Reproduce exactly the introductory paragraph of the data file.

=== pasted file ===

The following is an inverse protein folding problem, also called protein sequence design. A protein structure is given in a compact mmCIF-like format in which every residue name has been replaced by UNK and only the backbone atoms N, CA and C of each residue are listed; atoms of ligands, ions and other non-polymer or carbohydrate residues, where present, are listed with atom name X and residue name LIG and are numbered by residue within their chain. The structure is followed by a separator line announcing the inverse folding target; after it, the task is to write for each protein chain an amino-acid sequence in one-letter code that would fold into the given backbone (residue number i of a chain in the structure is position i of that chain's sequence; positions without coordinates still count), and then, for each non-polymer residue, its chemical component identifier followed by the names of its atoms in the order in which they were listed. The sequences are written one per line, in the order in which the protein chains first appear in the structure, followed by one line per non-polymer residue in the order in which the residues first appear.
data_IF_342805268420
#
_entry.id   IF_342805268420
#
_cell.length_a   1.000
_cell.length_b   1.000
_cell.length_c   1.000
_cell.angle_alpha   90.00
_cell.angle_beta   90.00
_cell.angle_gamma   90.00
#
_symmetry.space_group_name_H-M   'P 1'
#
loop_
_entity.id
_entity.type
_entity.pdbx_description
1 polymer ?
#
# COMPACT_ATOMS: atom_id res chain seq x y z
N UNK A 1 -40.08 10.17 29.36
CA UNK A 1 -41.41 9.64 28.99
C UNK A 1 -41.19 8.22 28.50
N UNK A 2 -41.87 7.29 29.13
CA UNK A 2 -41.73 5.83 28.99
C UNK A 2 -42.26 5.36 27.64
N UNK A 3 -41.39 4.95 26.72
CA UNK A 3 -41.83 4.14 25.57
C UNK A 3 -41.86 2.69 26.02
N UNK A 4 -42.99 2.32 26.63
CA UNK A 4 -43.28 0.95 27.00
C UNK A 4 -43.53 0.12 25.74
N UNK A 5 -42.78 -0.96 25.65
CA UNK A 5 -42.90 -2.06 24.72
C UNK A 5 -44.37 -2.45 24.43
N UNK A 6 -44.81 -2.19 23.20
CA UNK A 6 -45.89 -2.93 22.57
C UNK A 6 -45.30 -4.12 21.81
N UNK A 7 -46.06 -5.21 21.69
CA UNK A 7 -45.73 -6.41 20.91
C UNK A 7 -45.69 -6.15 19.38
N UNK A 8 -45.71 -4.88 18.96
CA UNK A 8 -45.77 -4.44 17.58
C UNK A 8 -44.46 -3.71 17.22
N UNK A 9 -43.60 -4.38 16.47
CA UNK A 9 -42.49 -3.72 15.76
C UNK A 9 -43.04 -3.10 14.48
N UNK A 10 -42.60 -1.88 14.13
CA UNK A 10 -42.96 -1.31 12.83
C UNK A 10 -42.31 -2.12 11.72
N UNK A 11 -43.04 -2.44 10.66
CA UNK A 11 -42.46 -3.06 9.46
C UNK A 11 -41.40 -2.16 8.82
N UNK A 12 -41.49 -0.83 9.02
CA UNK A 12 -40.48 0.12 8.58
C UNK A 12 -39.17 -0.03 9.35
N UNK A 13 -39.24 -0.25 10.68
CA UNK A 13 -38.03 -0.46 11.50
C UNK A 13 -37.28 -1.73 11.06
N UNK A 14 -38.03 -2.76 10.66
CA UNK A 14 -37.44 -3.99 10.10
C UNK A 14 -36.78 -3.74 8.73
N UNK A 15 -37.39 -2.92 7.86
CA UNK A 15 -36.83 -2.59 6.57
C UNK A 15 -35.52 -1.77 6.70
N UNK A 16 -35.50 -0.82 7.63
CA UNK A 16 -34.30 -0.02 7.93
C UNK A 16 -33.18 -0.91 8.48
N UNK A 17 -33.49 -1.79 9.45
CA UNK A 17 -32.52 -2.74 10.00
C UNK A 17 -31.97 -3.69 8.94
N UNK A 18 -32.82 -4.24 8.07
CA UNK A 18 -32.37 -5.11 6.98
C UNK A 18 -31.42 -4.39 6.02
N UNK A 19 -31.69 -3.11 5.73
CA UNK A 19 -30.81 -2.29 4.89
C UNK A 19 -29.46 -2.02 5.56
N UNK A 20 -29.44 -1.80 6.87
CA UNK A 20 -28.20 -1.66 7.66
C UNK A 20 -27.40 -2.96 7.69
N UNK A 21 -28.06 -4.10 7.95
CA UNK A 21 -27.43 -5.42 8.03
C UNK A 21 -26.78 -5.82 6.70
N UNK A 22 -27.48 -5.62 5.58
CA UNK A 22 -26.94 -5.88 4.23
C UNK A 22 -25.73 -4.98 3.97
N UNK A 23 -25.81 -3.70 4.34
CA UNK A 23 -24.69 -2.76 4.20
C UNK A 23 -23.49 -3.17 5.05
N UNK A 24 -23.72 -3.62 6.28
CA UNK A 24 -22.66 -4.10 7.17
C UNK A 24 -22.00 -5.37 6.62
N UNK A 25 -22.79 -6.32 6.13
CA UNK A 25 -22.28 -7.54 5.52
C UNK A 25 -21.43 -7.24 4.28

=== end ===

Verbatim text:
The following is an inverse protein folding problem, also called protein sequence design. A protein structure is given in a compact mmCIF-like format in which every residue name has been replaced by UNK and only the backbone atoms N, CA and C of each residue are listed; atoms of ligands, ions and other non-polymer or carbohydrate residues, where present, are listed with atom name X and residue name LIG and are numbered by residue within their chain. The structure is followed by a separator line announcing the inverse folding target; after it, the task is to write for each protein chain an amino-acid sequence in one-letter code that would fold into the given backbone (residue number i of a chain in the structure is position i of that chain's sequence; positions without coordinates still count), and then, for each non-polymer residue, its chemical component identifier followed by the names of its atoms in the order in which they were listed. The sequences are written one per line, in the order in which the protein chains first appear in the structure, followed by one line per non-polymer residue in the order in which the residues first appear.